Area Forecast Discussion
Issued by NWS Grand Junction, CO

Home | Current Version | Previous Version | Text Only | Print | Product List | Glossary Off
Versions: 1 2 3 4 5 6 7 8 9 10 11 12 13 14 15 16 17 18 19 20 21 22 23 24 25 26 27 28 29 30 31 32 33 34 35 36 37 38 39 40 41 42 43 44 45 46 47 48 49 50

000
FXUS65 KGJT 160447
AFDGJT

Area Forecast Discussion
National Weather Service Grand Junction CO
1047 PM MDT Mon Oct 15 2018

.SHORT TERM...(Tonight through Tuesday night)
Issued at 320 PM MDT Mon Oct 15 2018

Essentially a blue bird day across eastern Utah and western
Colorado this afternoon with just a few fair weather cumulus
clouds throwing a wrench in that otherwise perfect descriptor.
After the widespread season ending freeze this morning, daytime
highs have struggled to recover, even under the abundant sunshine.
The cold airmass that was left overhead in the wake of Sunday`s
cold front has kept temperatures around 20 degrees below normal
across the board today.

The cutoff low pressure system is just beginning to close off over
southeast California and western Arizona this afternoon. The
center will shift further east into central Arizona overnight with
clouds and showers wrapping around it cyclonically. The southern
tier of our forecast area, generally extending from San Juan
County, Utah over to Hinsdale County, Colorado, will see an
increase in low- and mid-level clouds overnight. As a result,
overnight lows will rebound some 3 to 6 degrees. Elsewhere, expect
another chilly night with minimum temperatures in the teens for
the mountains and in the mid to upper 20s for the northern and
central valleys. After breaking today`s low temperature record of
28 degrees by hitting 27 degrees this morning, Grand Junction
could set or tie another record low tonight. The current record is
27 degrees, set in 2017.

From daybreak Tuesday through midnight Wednesday the center of
the low will have progressed north into the Four Corners. As the
storm travels north we can expect isolated showers to become
scattered in coverage down south before reaching the Tavaputs
Plateau during the overnight hours. To ensure continuity, will go
ahead and defer the finer details, and main concerns, in regards
to this storm to the Long Term discussion below.

.LONG TERM...(Wednesday through Monday)
Issued at 320 PM MDT Mon Oct 15 2018

Have decided not to issue any Winter Weather Highlights at this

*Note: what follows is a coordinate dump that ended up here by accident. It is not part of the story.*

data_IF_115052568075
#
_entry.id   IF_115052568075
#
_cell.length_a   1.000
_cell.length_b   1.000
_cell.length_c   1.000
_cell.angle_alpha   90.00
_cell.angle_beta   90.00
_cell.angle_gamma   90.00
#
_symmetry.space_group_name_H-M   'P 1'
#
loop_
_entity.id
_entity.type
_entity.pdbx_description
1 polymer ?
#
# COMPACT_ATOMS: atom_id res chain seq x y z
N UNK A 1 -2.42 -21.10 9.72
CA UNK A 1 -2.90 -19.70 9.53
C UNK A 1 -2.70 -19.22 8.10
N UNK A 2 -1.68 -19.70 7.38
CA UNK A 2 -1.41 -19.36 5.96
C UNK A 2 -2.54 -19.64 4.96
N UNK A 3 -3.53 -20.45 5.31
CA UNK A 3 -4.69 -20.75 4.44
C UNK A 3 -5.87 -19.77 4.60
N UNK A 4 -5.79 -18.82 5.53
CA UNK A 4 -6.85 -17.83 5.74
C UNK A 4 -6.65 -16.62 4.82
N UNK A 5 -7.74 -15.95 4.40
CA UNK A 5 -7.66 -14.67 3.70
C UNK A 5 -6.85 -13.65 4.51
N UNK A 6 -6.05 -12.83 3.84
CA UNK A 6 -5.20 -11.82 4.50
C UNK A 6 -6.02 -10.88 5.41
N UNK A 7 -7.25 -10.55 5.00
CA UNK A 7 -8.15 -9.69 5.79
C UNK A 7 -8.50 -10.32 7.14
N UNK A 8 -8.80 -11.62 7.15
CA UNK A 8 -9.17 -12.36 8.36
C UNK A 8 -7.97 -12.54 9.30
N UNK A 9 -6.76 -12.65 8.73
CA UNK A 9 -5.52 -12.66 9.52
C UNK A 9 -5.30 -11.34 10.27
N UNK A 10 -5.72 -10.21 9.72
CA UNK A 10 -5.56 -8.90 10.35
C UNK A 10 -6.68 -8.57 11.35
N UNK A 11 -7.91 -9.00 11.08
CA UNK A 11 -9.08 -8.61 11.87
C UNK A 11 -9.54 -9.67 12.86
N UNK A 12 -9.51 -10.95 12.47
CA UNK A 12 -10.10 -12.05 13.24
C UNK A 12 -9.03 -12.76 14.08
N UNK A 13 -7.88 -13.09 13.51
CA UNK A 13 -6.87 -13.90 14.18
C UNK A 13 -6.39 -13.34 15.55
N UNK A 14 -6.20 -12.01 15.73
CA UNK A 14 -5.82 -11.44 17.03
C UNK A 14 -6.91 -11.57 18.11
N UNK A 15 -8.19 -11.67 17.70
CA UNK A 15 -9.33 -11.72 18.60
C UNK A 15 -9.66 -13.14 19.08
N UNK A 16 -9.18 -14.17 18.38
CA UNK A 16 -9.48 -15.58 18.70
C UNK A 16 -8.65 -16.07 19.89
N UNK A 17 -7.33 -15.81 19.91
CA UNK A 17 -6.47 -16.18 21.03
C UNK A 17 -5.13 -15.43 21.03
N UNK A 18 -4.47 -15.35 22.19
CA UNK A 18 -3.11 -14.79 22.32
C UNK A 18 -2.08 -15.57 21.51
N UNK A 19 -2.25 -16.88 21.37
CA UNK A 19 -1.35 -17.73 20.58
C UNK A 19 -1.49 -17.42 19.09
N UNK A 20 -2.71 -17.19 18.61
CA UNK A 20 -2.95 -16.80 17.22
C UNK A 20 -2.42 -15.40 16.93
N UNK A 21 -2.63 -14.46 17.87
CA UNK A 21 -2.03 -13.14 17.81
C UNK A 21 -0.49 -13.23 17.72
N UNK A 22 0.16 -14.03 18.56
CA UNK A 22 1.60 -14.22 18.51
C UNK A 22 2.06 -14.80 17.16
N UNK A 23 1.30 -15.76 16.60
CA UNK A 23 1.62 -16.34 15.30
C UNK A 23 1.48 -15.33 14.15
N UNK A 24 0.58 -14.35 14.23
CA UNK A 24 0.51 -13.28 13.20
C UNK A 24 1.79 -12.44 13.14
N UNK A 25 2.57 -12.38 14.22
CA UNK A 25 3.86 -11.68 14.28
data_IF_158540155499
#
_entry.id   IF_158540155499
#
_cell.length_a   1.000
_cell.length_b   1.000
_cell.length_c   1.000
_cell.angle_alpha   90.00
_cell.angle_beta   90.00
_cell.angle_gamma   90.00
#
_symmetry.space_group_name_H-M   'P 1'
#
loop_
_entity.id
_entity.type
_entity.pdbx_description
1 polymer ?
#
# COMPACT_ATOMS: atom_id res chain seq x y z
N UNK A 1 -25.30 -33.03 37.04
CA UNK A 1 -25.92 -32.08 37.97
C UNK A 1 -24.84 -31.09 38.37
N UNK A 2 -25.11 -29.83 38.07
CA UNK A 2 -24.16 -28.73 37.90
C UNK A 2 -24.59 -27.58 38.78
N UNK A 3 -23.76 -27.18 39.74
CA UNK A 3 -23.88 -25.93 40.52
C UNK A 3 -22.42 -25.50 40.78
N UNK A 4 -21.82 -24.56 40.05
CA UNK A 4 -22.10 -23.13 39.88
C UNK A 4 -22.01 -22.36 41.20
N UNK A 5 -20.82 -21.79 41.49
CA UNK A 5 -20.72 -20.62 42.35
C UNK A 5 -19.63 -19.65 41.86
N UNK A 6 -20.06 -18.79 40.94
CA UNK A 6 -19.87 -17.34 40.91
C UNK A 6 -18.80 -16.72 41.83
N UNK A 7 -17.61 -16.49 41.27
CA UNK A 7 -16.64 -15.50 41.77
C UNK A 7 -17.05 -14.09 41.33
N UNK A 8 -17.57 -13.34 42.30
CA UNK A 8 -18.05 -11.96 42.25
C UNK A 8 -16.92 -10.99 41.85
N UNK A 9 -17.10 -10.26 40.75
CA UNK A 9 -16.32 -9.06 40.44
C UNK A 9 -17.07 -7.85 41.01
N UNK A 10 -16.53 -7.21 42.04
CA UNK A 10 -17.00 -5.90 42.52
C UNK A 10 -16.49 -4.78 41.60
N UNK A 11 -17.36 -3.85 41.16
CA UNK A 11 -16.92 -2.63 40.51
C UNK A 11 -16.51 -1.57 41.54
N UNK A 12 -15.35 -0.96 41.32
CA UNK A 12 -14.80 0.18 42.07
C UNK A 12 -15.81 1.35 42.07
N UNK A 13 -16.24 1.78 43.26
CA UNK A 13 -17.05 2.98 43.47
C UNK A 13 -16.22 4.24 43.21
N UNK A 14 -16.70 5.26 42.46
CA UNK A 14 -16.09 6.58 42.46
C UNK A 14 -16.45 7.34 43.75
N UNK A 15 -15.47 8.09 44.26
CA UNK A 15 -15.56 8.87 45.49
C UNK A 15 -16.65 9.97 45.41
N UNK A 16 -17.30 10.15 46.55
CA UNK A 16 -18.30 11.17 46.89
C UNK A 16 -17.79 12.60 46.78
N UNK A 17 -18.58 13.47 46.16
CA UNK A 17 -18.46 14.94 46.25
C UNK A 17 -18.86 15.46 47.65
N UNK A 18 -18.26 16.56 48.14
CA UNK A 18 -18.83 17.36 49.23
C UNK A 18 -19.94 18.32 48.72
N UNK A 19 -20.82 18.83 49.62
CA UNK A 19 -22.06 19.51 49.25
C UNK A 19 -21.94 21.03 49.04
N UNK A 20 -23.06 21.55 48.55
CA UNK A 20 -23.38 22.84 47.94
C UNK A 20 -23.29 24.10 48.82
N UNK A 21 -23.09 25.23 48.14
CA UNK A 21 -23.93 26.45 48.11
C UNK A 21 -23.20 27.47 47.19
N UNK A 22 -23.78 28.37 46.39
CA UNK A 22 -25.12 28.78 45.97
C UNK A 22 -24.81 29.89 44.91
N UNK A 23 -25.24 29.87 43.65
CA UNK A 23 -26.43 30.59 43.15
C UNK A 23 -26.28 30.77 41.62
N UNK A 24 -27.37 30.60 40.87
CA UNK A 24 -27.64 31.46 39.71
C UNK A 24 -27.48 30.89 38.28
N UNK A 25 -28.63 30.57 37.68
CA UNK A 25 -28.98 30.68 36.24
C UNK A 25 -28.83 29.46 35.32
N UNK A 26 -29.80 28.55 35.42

time in regards to the closed low that is set to impact the Four
Corners area late Tuesday and Wednesday. Not only is there a
considerable model spread in storm total snowfall accumulations
for the southern mountains, but there are also two primary
concerns in regards to the storm`s origin and the resulting
flow aloft over western Colorado. First, to tackle the storm`s
origin.

The area of low pressure that is currently situated over Arizona
originated from the broad, positively tilted Pacific trough that
dove from the Canadian Rockies this past weekend. So, from a
significantly cooler region that brought us 700 mb temperatures
ranging from -4 to -8 degrees Celsius south of I-70 and as low
as -14 degrees further north. However, now that the low has
cutoff over the Desert Southwest, much warmer air will be
introduced into it as it lifts north on Wednesday and Thursday. So
while this system will still retain a cold core, with 700 mb
temperatures ranging from -2 to -4 degrees Celsius Wednesday
afternoon, the warmer air originating from down south could wreck
havoc on snow levels. Next, let`s discuss the resulting flow aloft
as the low lifts north.

From the Tuesday night to Wednesday afternoon timeframe, southwest
Colorado will be siting under easterly or at least southeasterly
flow. The San Juan Mountains typically do not do well in this
flow, which is another cause for hesitation on issuing any
highlights. By the time the low`s center reaches southern Utah on
Wednesday night, and flow finally shifts to the a more favorable
southwesterly, the peak amount of available moisture will have
passed. Finally, as stated earlier, significant accumulation
discrepancies exist with this afternoon`s models. Here`s a
breakdown of storm total projections for the San Juans (through 6
PM MDT Wednesday)...NAM12: 15 to 20 inches, NAM40: 12 to 16
inches, GFS: 3 to 6 inches, and the Euro: Maybe 2 inches at the
most. The drastic model spread is impacting the southern valleys
as well with the NAM12 projecting 7 inches in the town of Durango!

Needless to say, there`s a lot of variables in play. However, we
will certainly keep monitoring the situation because the potential
for heavy snow is still there. As for the rest of the extended
forecast, the closed low looks to transition to an open wave on
Thursday with the trough quickly lifting to the northeast on
Friday as a strong ridge of high pressure moves in from the west.
Temperatures will gradually warm through the weekend under mostly
sunny skies.

&&

.AVIATION...(For the 06Z TAFS through 06Z Tuesday night)
Issued at 1031 PM MDT Mon Oct 15 2018

Mid and high clouds expected to slowly spread north into
southeast UT and southwest CO. Then showers developing after
about 00Z Tuesday into southeast UT and southwest CO, with
scattered snow showers over Mountains down to about 8000 foot
level resulting in areas of MVFR and local IFR cigs/vsbys. Clear
skies expected to continue through the period along and north of
I-70.

&&

.GJT WATCHES/WARNINGS/ADVISORIES...
CO...None.
UT...None.
&&

$$

SHORT TERM...MMS
LONG TERM...MMS
AVIATION...JRP


USA.gov is the U.S. government's official web portal to all federal, state and local government web resources and services.